Talking about interest rates

This chart is getting some attention in the financial City of Madrid. It shows how the downward trend in interest rates of emerging economies has been prolonged into 2013. There must be a message somewhere in it for Mario Draghi, the European Central Bank’s governor: by being too strong a currency, the euro is hurting the improvement in competitiveness and export muscle of peripheral countries like Spain.

Afi analysts said in an investor note that as “inflation was moderate in the last quarter of 2012, and continues being so, central banks in the emerging region have the option of implementing further expansionary monetary measures to boost economic activity and pull back their currencies, which are appreciating due to higher capital inflows.”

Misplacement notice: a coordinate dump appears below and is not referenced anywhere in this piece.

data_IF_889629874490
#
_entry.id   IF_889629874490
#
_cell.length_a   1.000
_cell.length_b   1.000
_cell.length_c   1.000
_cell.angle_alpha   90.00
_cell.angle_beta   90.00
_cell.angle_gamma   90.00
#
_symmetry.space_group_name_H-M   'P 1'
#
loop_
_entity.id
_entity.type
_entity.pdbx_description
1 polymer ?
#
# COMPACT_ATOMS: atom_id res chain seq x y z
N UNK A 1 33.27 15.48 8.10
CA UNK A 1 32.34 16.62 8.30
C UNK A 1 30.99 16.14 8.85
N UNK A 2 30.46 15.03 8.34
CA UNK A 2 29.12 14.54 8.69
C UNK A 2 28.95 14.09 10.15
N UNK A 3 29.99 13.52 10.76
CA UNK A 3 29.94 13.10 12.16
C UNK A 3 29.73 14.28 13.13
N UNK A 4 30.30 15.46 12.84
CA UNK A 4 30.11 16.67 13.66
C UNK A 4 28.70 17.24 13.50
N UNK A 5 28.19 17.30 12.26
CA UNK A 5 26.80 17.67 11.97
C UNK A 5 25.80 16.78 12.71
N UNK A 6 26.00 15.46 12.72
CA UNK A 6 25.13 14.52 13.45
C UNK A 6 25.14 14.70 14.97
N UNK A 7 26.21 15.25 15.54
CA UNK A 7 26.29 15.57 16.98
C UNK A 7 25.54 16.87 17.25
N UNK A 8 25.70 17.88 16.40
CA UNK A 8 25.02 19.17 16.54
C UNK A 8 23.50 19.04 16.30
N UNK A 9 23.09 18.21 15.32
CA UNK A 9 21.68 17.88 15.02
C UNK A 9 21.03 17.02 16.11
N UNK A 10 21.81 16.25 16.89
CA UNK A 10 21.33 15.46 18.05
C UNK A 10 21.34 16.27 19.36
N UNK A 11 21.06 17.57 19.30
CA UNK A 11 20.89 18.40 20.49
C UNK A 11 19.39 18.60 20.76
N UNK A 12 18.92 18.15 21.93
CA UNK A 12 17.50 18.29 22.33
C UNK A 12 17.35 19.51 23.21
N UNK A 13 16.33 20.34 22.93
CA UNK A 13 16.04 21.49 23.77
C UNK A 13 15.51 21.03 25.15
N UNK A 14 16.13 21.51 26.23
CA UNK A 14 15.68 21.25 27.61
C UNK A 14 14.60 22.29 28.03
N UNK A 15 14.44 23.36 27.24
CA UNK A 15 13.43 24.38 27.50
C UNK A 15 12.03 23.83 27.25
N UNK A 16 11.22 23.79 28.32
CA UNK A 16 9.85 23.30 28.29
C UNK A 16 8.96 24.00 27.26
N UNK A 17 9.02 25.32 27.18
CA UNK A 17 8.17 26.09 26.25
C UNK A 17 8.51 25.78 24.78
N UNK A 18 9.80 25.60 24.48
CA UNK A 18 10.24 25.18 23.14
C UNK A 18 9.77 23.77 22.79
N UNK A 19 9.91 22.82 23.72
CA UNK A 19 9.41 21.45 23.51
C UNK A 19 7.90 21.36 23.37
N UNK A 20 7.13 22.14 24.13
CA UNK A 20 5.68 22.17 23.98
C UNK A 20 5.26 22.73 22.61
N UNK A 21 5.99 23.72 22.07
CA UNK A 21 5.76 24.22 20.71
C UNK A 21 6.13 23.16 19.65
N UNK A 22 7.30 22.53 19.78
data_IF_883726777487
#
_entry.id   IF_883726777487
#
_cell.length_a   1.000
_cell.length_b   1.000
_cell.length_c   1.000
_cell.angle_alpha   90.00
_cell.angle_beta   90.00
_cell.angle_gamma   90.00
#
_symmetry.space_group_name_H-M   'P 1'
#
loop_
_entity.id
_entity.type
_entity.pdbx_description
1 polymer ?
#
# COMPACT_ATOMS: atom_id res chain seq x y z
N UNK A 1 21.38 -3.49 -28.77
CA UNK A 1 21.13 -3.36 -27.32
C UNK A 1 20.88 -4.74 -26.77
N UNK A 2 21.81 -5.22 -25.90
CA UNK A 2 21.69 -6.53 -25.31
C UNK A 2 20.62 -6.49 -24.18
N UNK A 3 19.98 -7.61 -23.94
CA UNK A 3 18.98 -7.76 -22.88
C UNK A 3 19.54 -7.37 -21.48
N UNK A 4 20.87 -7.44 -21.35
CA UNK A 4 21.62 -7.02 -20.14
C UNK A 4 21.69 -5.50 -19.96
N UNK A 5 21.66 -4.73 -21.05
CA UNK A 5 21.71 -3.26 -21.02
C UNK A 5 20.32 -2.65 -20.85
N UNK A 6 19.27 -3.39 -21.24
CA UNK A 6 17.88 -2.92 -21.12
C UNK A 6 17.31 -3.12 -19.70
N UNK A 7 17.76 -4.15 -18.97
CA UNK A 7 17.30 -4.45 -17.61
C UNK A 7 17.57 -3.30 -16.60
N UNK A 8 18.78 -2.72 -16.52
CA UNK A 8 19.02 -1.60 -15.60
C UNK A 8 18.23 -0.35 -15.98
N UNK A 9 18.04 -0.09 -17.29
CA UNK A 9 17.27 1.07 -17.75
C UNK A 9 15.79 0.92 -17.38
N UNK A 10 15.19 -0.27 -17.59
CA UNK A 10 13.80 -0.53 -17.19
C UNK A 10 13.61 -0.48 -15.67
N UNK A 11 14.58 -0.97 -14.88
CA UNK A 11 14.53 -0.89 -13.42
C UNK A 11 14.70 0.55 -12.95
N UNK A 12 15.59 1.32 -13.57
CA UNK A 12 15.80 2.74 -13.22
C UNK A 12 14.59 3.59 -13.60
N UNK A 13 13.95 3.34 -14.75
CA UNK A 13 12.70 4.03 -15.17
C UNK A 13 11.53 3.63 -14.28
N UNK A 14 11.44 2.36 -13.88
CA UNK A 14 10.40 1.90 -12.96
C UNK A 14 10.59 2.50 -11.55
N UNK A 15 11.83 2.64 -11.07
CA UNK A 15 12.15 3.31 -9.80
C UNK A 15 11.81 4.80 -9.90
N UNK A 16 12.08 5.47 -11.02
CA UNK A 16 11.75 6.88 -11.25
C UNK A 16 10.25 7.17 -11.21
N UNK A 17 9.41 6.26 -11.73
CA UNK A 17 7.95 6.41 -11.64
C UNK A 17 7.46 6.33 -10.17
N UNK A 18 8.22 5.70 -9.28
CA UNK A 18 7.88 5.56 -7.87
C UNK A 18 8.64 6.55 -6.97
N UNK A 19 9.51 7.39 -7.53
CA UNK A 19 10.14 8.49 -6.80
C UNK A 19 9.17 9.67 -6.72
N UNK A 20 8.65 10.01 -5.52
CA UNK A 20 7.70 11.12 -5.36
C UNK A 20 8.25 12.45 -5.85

Russia is the exception in a line-up of economies that want to keep low exchange-price currencies like Poland, Hungary, India and Colombia–all of them have cut their interest rates in 2013.

About the Author

Victor Jimenez
London contributor at thecorner.eu, reporting about the City and the Eurozone economies. He regularly writes for Spanish newspaper group Prensa Ibérica--some of his features include shared work with journalists of The Daily Telegraph and the BBC.

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